- The Washington Times - Friday, April 15, 2005

NEW YORK — Cement. Railroads. Trucking. Steel. These aren’t sexy businesses, but they have something that adds to their appeal in the current investing climate: pricing power.

Unloved for years, “old economy” industries have piqued the interest of value-minded investors who say there is a growing need for the goods and services they provide. Asia’s humming economic growth is the most obvious factor, but there is another point in their favor — their own troubled pasts. Hard times have left only a few survivors in these deeply cyclical industries, so there is not a lot of competition as business heats up. But there is not much buzz about their future, either.

“If you were to get 1,000 investors together today and say, ‘How many of you would like to hear about Burlington Northern Santa Fe?’ You wouldn’t have many takers because the image of the railroad industry is based on what it used to be,” said Don Hodges, president of Hodges Capital Management Inc. in Dallas. “But if they make money year to year to year, that image will improve.”

Flash back to the year 2000: Wall Street was bored with old economy stocks; growth and high-tech shares were an obsession. But as competition grew, pricing pressures developed, margins declined and it became more difficult for the new economy names to make money. The legacy of that time can be seen in the communications industry today, where many players are scrabbling for the same business, and it’s not clear which will survive. There’s almost no doubt some will fail.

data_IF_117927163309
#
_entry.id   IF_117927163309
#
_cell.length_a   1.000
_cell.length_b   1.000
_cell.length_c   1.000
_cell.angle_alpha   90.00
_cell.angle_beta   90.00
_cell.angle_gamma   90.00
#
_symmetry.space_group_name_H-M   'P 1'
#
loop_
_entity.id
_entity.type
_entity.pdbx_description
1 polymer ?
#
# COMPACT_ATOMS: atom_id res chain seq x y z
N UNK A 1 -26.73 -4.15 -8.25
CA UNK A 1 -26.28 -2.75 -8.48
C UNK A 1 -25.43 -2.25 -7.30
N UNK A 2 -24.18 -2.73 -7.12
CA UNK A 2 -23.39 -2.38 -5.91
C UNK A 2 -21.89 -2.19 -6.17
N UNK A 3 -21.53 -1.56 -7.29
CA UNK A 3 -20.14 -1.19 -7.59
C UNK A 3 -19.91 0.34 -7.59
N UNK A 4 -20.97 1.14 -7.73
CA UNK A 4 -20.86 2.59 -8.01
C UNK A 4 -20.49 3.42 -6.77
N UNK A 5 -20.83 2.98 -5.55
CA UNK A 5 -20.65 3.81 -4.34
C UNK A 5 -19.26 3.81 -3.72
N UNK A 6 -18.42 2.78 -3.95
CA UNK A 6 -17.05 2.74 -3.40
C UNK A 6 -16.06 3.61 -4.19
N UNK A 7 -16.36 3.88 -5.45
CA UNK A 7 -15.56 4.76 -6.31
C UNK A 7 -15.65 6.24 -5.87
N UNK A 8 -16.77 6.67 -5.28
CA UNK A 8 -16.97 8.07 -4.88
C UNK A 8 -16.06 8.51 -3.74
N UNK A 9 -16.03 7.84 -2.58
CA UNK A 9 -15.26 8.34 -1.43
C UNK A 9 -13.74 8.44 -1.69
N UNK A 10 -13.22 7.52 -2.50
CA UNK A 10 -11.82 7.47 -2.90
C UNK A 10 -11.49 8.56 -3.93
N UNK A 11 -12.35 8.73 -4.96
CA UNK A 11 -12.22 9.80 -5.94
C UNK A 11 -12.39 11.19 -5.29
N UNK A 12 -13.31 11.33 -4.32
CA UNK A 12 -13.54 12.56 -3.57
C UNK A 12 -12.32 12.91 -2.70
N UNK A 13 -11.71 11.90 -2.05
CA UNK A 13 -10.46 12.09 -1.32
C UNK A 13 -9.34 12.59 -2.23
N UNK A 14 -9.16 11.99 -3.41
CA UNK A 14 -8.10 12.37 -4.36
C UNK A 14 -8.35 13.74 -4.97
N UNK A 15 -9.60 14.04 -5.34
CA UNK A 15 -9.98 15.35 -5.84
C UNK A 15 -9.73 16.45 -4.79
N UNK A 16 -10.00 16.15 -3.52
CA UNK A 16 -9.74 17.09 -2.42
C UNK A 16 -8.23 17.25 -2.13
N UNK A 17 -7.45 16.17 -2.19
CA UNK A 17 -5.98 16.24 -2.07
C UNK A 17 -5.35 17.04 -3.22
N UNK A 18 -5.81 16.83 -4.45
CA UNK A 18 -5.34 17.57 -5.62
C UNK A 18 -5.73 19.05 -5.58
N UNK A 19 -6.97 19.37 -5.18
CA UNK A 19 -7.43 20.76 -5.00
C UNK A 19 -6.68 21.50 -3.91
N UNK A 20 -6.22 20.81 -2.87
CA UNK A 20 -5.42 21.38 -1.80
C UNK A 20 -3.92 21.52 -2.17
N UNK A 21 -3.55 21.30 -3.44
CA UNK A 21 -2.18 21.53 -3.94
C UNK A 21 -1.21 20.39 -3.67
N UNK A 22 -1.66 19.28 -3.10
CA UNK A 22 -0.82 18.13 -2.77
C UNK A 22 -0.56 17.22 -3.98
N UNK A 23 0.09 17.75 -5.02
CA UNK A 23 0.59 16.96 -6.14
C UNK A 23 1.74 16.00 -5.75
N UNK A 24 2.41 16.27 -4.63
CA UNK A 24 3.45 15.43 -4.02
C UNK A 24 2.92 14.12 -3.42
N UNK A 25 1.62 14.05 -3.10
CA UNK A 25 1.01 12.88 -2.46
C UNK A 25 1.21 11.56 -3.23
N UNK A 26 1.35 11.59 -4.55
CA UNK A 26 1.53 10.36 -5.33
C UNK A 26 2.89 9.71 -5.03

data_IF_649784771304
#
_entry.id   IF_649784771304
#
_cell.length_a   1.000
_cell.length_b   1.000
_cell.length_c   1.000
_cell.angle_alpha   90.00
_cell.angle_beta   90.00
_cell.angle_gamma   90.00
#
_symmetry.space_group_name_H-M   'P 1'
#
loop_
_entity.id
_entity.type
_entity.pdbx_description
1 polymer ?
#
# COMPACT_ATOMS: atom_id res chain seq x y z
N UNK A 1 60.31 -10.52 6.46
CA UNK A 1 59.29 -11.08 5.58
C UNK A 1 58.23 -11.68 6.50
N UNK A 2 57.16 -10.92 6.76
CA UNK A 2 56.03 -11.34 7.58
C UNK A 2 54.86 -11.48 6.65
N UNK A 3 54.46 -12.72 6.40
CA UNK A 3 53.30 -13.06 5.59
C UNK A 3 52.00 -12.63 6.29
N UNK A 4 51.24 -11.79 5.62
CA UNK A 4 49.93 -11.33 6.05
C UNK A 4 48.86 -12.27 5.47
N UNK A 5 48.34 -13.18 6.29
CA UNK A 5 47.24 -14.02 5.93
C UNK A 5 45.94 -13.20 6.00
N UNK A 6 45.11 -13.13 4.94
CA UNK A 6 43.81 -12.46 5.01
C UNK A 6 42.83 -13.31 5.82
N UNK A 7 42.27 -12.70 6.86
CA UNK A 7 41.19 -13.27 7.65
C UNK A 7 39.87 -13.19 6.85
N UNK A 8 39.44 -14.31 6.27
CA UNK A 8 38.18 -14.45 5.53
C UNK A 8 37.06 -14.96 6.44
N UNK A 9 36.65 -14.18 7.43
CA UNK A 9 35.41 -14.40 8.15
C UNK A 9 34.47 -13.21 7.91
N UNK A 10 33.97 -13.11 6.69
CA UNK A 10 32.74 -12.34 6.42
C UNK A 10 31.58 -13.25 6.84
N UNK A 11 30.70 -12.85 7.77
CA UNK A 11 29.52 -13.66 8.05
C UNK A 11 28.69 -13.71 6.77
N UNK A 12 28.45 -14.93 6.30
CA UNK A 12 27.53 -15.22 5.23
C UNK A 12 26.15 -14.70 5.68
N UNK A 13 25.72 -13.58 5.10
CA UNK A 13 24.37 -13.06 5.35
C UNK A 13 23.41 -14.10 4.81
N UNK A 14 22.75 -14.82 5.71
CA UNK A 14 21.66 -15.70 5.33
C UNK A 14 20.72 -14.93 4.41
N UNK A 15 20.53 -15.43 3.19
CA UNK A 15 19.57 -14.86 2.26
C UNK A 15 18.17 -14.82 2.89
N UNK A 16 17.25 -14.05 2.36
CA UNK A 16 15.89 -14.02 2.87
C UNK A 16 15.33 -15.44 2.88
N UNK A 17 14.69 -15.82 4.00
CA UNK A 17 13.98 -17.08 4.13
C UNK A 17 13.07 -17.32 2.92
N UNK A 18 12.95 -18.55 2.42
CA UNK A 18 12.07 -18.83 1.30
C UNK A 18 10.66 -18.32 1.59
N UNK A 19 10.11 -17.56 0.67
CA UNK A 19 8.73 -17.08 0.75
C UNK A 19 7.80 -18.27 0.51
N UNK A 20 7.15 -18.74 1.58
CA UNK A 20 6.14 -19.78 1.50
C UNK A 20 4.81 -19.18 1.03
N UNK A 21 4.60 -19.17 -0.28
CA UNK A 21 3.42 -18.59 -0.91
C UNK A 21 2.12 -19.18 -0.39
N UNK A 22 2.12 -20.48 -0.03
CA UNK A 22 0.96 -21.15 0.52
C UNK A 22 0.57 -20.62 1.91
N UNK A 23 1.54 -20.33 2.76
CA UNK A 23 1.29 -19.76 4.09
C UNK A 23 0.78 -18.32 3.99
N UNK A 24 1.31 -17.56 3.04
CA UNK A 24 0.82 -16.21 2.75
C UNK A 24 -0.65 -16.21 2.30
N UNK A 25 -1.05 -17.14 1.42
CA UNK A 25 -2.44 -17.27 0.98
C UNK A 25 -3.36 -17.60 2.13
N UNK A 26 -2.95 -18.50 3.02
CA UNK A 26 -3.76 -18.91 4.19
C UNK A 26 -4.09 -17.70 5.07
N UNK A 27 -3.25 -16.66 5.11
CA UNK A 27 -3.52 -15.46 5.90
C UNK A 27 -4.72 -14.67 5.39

Compare that with old-fashioned industries that for years had too much capacity. As these businesses flagged, their infrastructure declined and many companies went broke.

“It’s almost a self-correcting process,” Mr. Hodges said. “One day you wake up, and there’s a shortage of capacity, a shortage of plants and products that you need to service industry. So all of the sudden those companies that are left begin to have pricing power.”

It’s happening in cement, steel and transports, Mr. Hodges said. But it might be a while before you hear about it from your broker, because Wall Street just isn’t that excited about it yet.

“My contrarian antenna goes up when I see areas of the market where price action is strong, where earnings trends have been favorable and Wall Street hasn’t jumped on board,” said Bernie Schaeffer, chairman of Schaeffer’s Investment Research in Cincinnati. “Sometimes it takes a while between the time a beaten down industry starts to really regain its health and Wall Street reorients its thinking … and it’s in this environment that investors have opportunities for good returns.”

Wall Street hasn’t hurried to paste “buy” ratings on these stocks, in part because many analysts believe rising demand for basic materials, pricing power commanded by railways and tightness in the trucking industry are temporary conditions. Some also think the stocks are already overvalued — a point Mr. Hodges and others dispute. But given the pace of global growth, economists say business is likely to be strong for a while.

“I think these conditions will linger,” said Michael Gregory, senior economist at BMO Nesbitt Burns of Chicago. “While you could get a healthy correction … we’re in a multiyear period where these industries are going to do very well. They probably don’t get the respect they deserve.”

One thing that works in their favor: It’s likely to take much longer for competition to develop in these industries than it did among the high-tech concerns, because such a large infrastructure is required.

For example, Mr. Hodges said, it can take years to get a permit for a cement plant, then even longer to actually build one. That’s good news for cement and aggregate rock producers already in business, such as Texas Industries Inc., Eagle Materials Inc. and Vulcan Materials Co.

Mr. Hodges, who started out as a broker with Merrill Lynch in Oklahoma City in 1960, later opened his own firm, and last month won a performance award from Lipper Inc. for delivering consistent returns through his mutual fund, has an eye for undiscovered trends.

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